Because cutting down trees for farming and firewood has been such a pervasive land use, restoring the depleted tree populations in grassy woodland has been an important restoration activity, one which people are crucially aware of. Less well understood is the importance of dead and fallen timber in the ecosystem. Two pieces below discuss this issue:
Coarse woody debris – leave it alone
Have you stopped harvesting dead trees yet? – if not, just stop now
While there is recognition of the role of fire in the evolution of Australian vegetation, much of the tradition lore about managed burning in southern Australia has been lost. The final piece on this page is entitled:
The Burning Question – the use of fire to improve grassland condition
Coarse woody debris – July 2012
The very ugly expression that headlines this contribution is actually a technical term for one of the most important parts of our local ecosystems. An alternative name is certainly badly needed and, fortunately, ecological terminology is not cast in stone. But before we get mired in such detail, I’d like to explain what this debris is, and why it is important.
Coarse woody debris is the cast-off branches and fallen trunks of the trees in our forests and woodlands. So it is coarse (as in coarser than twigs and leaves), it is woody (fairly obviously), but whether it is debris or not is highly debatable. Fallen timber is one means by which nutrients and carbon are re-cycled into the soil. In the process, it provides food and shelter for a wide array of plants and animals. Bacteria, fungi and soil critters cause wood to rot and progressively feed larger invertebrates such as spiders, beetles and centipedes. These in turn provide food for native mammals and birds. Termites make their living by chewing away on wood and in turn provide all the sustenance our echidnas need. And the progressive hollowing out of the branches and the spaces beneath the logs form shelters for all sorts of things – insects, lizards, birds, possums – everyone except us. Even ground plants can benefit from the fallen timber. It provides shelter from desiccation and grazing, and high quality soils from the nutrients and organic matter released by the rotting wood. So in terms of quality habitat for wildlife, wooded areas with mature trees (which have hollows and tend to shed more branches) and lots of … coarse woody debris … rate very, very highly.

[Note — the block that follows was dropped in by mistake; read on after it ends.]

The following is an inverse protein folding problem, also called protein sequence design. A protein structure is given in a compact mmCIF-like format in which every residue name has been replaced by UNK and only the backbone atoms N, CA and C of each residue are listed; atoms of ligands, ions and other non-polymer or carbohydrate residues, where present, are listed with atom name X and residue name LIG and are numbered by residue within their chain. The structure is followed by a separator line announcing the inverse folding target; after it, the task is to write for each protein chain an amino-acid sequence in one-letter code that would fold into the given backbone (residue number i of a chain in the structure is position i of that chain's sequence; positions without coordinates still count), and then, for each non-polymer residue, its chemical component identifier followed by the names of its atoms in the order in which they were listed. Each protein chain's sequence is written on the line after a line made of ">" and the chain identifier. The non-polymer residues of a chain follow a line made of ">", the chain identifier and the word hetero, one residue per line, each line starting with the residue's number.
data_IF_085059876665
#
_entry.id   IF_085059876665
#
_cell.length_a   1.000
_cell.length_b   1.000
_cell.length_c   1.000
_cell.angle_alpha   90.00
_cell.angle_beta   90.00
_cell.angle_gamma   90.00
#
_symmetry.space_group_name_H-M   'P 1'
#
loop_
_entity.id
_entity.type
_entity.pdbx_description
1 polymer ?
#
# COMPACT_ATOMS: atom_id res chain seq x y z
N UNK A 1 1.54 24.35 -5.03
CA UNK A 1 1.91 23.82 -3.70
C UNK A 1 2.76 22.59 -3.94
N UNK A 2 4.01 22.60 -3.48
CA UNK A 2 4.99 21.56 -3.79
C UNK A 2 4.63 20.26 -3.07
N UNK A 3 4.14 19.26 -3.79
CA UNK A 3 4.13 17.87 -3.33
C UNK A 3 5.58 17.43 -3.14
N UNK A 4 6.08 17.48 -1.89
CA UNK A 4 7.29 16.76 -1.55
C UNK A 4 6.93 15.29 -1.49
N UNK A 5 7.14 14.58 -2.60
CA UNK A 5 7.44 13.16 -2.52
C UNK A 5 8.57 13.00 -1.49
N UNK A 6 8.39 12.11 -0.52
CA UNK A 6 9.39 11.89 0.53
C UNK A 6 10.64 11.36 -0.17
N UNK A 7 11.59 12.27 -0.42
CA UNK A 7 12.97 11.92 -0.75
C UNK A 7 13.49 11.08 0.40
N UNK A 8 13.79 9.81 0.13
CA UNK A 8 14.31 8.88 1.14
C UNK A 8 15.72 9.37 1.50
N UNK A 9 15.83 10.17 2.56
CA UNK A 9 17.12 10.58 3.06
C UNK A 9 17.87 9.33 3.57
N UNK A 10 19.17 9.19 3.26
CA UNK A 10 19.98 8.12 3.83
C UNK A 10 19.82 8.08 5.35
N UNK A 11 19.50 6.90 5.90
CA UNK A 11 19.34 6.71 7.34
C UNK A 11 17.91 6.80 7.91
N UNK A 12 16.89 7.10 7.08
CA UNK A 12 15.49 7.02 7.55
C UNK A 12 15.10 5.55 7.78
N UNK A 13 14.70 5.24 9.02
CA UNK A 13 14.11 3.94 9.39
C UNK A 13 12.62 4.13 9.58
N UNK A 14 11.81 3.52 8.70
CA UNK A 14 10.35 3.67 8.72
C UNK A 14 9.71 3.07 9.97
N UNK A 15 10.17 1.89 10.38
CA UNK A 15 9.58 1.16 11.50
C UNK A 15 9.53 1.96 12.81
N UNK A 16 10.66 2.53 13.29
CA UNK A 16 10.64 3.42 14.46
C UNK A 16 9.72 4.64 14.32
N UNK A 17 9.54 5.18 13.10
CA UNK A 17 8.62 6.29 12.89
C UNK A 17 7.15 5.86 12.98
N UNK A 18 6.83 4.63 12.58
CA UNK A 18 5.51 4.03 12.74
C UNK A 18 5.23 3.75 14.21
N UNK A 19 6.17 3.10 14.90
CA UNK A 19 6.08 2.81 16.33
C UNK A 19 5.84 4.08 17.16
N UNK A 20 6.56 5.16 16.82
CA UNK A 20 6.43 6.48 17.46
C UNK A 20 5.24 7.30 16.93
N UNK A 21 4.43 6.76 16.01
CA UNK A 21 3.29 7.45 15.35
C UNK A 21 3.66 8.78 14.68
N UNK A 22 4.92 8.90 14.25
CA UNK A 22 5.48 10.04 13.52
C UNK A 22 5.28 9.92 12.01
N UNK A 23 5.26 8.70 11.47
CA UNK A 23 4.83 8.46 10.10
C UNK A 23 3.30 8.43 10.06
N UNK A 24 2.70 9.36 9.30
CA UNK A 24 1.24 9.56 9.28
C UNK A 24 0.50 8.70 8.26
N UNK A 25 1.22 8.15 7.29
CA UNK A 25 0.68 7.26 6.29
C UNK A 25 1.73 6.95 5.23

Now is the time of year that the hills ring with the sound of chainsaws, bringing in the firewood that warms our houses and provides one of the great pastimes of a rural existence – the caveman’s telly. And because most of us care about our environment a common refrain of home firewood collectors is “I don’t cut down trees, I just take the fallen branches and logs”.